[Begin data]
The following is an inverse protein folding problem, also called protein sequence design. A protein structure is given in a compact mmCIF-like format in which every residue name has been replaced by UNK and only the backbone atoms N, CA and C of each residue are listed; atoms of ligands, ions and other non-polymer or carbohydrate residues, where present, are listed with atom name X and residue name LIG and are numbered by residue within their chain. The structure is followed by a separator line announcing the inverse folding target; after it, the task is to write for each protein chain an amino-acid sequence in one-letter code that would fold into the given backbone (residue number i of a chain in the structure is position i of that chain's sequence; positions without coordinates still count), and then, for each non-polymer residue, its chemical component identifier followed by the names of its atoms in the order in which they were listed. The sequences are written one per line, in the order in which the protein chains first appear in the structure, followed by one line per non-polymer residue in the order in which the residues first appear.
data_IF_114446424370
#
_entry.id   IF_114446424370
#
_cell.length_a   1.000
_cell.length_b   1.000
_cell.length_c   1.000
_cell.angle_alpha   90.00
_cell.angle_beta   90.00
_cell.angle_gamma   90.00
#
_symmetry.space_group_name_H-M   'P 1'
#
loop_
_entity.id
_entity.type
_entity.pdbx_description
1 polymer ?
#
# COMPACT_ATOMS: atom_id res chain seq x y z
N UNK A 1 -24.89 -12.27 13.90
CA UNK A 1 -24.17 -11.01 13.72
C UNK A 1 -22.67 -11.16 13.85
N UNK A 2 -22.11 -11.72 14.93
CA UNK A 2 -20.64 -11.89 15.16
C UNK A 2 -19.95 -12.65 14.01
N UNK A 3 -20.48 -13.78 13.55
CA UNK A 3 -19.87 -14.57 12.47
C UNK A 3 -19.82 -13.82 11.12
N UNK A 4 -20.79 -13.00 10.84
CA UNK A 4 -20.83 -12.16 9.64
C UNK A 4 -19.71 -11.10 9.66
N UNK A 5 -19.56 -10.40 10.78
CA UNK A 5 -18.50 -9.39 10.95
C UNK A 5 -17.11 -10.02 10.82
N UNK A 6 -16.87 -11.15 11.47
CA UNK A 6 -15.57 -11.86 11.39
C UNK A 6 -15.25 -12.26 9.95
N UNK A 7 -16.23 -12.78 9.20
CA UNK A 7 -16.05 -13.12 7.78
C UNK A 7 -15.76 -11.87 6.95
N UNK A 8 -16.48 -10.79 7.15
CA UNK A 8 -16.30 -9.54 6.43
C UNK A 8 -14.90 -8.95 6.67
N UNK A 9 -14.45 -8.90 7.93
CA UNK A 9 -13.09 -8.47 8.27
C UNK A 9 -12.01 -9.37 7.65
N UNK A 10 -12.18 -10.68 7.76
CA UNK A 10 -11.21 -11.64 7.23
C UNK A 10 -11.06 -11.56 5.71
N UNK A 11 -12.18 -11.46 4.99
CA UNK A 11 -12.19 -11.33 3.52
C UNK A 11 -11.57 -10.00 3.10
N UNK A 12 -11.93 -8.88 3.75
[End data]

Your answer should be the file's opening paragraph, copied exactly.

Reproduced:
The following is an inverse protein folding problem, also called protein sequence design. A protein structure is given in a compact mmCIF-like format in which every residue name has been replaced by UNK and only the backbone atoms N, CA and C of each residue are listed; atoms of ligands, ions and other non-polymer or carbohydrate residues, where present, are listed with atom name X and residue name LIG and are numbered by residue within their chain. The structure is followed by a separator line announcing the inverse folding target; after it, the task is to write for each protein chain an amino-acid sequence in one-letter code that would fold into the given backbone (residue number i of a chain in the structure is position i of that chain's sequence; positions without coordinates still count), and then, for each non-polymer residue, its chemical component identifier followed by the names of its atoms in the order in which they were listed. The sequences are written one per line, in the order in which the protein chains first appear in the structure, followed by one line per non-polymer residue in the order in which the residues first appear.